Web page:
Objective: Amyotrophic lateral sclerosis (ALS) is a multisystem neurodegenerative disorder which includes cognitive and behavioral symptoms akin to frontotemporal dementia (FTD). Despite the necessity of caregiver intervention to assist with the management of cognitive and behavioral symptoms, there has been a lack of research on the topic. A focus on caregiver coping may offer a promising foundation to guide the development of interventions as part of ALS care. Accordingly, the aim of the present study was to examine the relationships between caregiver coping, psychological morbidity and burden of care in the context of ALS cognitive and behavioral symptoms.
Methods: Fifty-five patient-caregiver dyads were recruited from specialized ALS and FTD clinics. Specific coping strategies were examined using the COPE Inventory/Brief COPE and psychological morbidity and burden were assessed using the Depression, Anxiety, and Stress Scale–21 and Zarit Burden Interview. The relationship between coping, psychological morbidity and burden of care were analyzed using univariate and multivariate methods.
Results: High-burden caregivers were more likely to be caring for patients with a diagnosis of ALS-FTD (p =.0001). Caregivers used problem-focused strategies (particularly planning) more frequently (M = 71.4, SD = 15.3) compared to emotion-focused (M = 60.8, SD = 12.3) and dysfunctional coping strategies (M = 42.2, SD = 8.6). A diagnosis of ALS-FTD (p=.0001) and problem-focused strategies (p=.024) emerged as significant predictors of caregiver burden. Caregiver anxiety, depression and stress were not predictive of caregiver burden (p=.151).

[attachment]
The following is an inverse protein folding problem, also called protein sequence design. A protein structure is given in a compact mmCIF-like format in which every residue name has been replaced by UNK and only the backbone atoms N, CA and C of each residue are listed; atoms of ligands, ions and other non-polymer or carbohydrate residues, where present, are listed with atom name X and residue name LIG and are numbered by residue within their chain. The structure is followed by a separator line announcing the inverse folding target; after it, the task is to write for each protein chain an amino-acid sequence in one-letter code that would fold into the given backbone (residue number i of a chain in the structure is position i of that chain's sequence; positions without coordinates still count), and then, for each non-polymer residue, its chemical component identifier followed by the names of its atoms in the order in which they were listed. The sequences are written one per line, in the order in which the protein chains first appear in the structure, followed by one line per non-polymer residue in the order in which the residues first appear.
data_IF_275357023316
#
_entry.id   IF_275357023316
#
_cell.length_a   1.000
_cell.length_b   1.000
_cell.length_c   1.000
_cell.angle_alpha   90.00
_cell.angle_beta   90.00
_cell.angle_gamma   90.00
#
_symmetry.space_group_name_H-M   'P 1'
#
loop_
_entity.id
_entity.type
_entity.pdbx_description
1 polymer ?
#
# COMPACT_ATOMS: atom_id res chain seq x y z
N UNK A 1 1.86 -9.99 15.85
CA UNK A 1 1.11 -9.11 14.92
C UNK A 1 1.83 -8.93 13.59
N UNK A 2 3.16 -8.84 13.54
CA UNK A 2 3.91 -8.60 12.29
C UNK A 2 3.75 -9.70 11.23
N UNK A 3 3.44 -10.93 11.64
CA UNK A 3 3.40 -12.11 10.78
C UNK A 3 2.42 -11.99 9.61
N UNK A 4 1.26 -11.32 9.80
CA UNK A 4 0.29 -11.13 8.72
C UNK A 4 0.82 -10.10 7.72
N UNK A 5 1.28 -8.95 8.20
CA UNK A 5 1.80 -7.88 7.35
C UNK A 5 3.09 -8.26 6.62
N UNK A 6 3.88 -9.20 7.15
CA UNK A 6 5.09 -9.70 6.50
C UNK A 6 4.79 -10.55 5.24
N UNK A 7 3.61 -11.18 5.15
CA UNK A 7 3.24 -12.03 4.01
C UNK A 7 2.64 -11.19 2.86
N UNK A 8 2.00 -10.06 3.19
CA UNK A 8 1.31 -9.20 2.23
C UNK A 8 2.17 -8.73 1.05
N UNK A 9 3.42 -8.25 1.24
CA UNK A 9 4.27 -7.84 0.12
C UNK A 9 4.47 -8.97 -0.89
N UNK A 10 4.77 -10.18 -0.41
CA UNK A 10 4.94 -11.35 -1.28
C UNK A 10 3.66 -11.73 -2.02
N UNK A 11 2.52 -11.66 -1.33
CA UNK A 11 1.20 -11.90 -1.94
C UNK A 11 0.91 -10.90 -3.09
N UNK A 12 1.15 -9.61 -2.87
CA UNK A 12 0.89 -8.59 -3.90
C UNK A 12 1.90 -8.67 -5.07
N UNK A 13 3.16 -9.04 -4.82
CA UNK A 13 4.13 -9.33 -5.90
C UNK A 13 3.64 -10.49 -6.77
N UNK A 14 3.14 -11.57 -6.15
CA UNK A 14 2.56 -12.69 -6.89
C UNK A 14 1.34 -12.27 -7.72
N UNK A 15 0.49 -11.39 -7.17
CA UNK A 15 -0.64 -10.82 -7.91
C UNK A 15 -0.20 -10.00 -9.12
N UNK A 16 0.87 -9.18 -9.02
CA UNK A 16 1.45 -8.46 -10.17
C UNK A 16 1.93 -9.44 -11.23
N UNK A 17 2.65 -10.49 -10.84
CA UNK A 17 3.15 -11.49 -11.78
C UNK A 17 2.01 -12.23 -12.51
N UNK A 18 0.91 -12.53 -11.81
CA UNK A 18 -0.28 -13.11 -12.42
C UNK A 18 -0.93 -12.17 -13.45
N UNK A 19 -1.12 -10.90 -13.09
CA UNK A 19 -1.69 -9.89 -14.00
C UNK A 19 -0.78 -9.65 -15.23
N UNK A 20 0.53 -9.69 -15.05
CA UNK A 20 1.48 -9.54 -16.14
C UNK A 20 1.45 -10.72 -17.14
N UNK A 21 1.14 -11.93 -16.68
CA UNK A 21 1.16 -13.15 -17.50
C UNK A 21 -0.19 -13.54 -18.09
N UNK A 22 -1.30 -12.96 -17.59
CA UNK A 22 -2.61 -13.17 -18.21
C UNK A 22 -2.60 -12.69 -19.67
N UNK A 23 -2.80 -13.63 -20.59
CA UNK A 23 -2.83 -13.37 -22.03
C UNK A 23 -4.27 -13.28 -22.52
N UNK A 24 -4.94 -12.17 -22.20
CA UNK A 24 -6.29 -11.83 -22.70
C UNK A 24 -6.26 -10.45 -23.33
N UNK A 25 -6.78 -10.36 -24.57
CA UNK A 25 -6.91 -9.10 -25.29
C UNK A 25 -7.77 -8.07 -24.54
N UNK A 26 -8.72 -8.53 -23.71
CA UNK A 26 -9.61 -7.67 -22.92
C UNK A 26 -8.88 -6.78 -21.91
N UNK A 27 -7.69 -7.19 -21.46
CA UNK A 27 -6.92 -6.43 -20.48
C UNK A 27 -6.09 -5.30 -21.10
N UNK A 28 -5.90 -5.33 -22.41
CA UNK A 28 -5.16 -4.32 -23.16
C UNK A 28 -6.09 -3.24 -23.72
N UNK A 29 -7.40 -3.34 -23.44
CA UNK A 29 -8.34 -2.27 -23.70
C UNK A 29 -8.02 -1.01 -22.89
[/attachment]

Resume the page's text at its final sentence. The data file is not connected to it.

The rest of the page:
Conclusions: Timely provision of caregiver support optimizing problem-focused coping strategies as part of multidisciplinary ALS care, particularly for caregivers of ALS-FTD patients may mitigate caregiver burden.
|Number of pages||8|
|Journal||Amyotrophic Lateral Sclerosis and Frontotemporal Degeneration|
|Early online date||13 Jan 2021|
|Publication status||Published - Jul 2021|
- Amyotrophic lateral sclerosis
- and burden
- coping strategies
- frontotemporal dementia